Transgenerational anxiety linked to artificial sweeteners, NEW study

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aspartame-linked-with-anxiety(NaturalHealth365)  According to the Centers for Disease Control and Prevention (CDC), 66 percent of American adults are either overweight or obese – and at increased risk for type 2 diabetes, fatty liver disease, and heart disease.  To manage their weight, many turn to artificial sweeteners such as aspartame, which can be found in over 5,000 foods and drinks, including sodas, ice cream, and more.

A growing body of research highlights the potential adverse effects of artificial sweeteners, from disturbed gut microbiome to (ironically!) weight gain.  Now, a recent study from Florida State University College of Medicine suggests that aspartame could cause anxiety and neurobehavioral changes.  Even more alarmingly, the changes could be passed to subsequent generations.  While the study was conducted on animals, it raises serious questions regarding implications for humans.  So let’s get the “skinny” on this recent research – and its disturbing findings.

Aspartame study’s outcome startles researchers

In a study published in Proceedings of the National Academy of Sciences, researchers gave lab mice aspartame in drinking water for twelve weeks.  The sweetener was administered in amounts that – in human consumption – would equal two to four small 8-ounce cans of diet soda daily.  Using field tests and mazes to evaluate the animals, researchers observed “pronounced” anxious behavior, which began in the sixth week and persisted throughout the 12-week study period.

The anxious mice, the team observed, spent less time out in the open – meaning they spent less time engaging in normal exploratory behavior.  The changes persisted across two generations of descendants, males and females alike, arising from aspartame-exposed males.  (The maternal line – the offspring of aspartame-exposed females – was not included in the study).  Scientists appeared to be taken aback by the severity of the animals’ anxiety, with the study leader noting that researchers had expected “much more subtle changes.”

Ominous findings: Aspartame exposure affected gene signaling in multiple generations

The team noted that aspartame affected gene signaling in the amygdala, a brain region regulating fear and anxiety.  Specifically, it downregulated GABA – a calming brain chemical – while upregulating glutamate, an excitatory neurotransmitter.  Because a single dose of diazepam – a tranquilizer that affects GABA-receptor signaling – allayed the animals’ anxiety, the researchers felt confident that they had identified the underlying mechanism.  “Aspartame consumption at doses below the maximum daily intake recommended by the FDA may produce neurobehavioral changes in aspartame-consuming individuals and their descendants,” the scientists concluded.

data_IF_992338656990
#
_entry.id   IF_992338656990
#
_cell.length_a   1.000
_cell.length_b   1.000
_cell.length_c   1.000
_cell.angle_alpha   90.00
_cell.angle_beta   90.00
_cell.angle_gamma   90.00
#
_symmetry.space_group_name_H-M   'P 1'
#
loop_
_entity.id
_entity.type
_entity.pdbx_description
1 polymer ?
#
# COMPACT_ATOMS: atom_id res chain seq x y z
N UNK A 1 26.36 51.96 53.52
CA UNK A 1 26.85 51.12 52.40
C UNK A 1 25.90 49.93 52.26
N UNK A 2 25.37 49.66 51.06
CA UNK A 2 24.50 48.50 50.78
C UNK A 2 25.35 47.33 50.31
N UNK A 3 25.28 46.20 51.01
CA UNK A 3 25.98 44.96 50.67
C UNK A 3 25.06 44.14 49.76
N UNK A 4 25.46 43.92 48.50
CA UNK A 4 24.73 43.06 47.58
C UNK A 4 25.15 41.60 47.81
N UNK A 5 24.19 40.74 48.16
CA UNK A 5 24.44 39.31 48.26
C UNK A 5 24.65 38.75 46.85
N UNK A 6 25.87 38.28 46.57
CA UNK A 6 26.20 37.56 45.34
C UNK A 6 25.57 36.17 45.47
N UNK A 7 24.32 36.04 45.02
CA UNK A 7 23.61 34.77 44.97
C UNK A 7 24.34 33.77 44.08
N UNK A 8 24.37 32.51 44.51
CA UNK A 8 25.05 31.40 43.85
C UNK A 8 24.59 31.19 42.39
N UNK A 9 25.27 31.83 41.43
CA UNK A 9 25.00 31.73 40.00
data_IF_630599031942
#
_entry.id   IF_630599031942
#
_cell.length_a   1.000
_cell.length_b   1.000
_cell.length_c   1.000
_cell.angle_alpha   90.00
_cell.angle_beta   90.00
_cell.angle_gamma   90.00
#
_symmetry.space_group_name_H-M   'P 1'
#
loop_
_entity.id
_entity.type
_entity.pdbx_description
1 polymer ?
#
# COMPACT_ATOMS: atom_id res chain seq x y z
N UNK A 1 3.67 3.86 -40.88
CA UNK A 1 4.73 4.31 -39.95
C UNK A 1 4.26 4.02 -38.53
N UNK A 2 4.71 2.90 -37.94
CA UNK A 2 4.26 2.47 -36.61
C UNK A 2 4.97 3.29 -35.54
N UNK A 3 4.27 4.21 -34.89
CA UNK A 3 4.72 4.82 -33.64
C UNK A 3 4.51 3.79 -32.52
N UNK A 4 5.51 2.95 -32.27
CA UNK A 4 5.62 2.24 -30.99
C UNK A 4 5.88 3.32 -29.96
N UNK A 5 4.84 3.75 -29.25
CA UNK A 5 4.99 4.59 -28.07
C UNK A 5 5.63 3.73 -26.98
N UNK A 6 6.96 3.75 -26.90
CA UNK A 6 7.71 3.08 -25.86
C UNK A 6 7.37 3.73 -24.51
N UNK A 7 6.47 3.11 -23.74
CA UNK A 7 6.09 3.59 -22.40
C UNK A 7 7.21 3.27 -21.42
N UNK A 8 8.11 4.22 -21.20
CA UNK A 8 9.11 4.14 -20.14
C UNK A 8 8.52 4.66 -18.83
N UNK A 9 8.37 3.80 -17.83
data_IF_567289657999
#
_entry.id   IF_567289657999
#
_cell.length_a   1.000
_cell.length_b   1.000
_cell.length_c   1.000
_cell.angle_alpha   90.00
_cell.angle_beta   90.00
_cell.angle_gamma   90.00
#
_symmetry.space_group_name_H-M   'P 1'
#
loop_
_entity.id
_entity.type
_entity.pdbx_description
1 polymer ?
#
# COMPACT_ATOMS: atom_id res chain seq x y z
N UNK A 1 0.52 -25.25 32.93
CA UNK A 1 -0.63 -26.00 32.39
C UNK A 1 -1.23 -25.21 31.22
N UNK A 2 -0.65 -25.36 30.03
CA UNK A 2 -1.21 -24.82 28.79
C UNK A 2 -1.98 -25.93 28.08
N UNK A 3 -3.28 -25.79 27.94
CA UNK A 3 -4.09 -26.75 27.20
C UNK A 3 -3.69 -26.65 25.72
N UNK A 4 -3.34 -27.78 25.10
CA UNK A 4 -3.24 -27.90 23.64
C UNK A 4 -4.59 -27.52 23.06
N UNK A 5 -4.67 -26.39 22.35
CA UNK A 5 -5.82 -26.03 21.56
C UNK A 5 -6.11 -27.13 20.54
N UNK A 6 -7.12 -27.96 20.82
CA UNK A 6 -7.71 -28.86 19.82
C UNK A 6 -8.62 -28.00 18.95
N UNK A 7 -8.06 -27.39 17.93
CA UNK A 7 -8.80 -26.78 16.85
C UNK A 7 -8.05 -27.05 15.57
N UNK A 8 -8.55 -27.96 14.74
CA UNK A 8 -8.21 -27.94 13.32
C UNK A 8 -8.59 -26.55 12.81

Future studies will evaluate aspartame’s effect on memory, with scientists also examining the questions of why and how the effects continue in subsequent generations.

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Additional studies cast doubts on the value and safety of artificial sweeteners

As it turns out, artificial sweeteners does not work particularly well to control weight.

In a bombshell 2017 review of studies published in the Canadian Medical Association Journal, the authors concluded that sweeteners such as aspartame and sucralose had no effect on weight management.  In fact, some of the randomized, controlled trials showed that aspartame was actually associated with modest gains in weight and waist circumference!  Scientists point out that the sweet taste of aspartame signals to the body that food is entering the digestive tract, but the anticipated “pay-off” – a substantial input of calories – never arrives.

If this occurs regularly, the body breaks the association between sweet taste and calories, resulting in high-calorie foods failing to satisfy.  But that’s not all.  The researchers cited studies suggesting that aspartame has adverse effects on blood sugar and gut health – and could increase the risk of heart disease, obesity, diabetes, and stroke.  Finally, phenylalanine – an amino acid in aspartame – is believed to increase appetite and disrupt the all-important bacterial balance of the gut microbiome, which is vital to maintaining a healthy weight.

A recent report issued by the US Department of Health and Human Services stated that while some research has shown no harm, other studies have suggested that aspartame can worsen migraines and increase the risk of urinary tract tumors.

What does the FDA have to say about aspartame?

The Food and Drug Administration continues to insist that aspartame is “safe” and says it poses minimal health risks for healthy individuals without phenylketonuria (a condition in which the body can’t break down phenylalanine).  The agency has set an acceptable daily aspartame limit of 50 mg/kg in humans, noting that the average person would need to drink close to 20 cans of diet soda a day to top this.

While some people may think that more research is needed, the questions raised by the FSU study are disturbing.  It’s one thing to find that consumption of a substance can affect behavior and mood in “real-time.”  But the possibility that the substance could affect future generations is shocking.

As the FSU researchers concluded, “Aspartame deserves a place on the list of environmental agents such as hormones, insecticides and drugs of abuse whose adverse effects are not limited to the exposed individuals but manifest in multiple generations of descendants.”

We have been warned!

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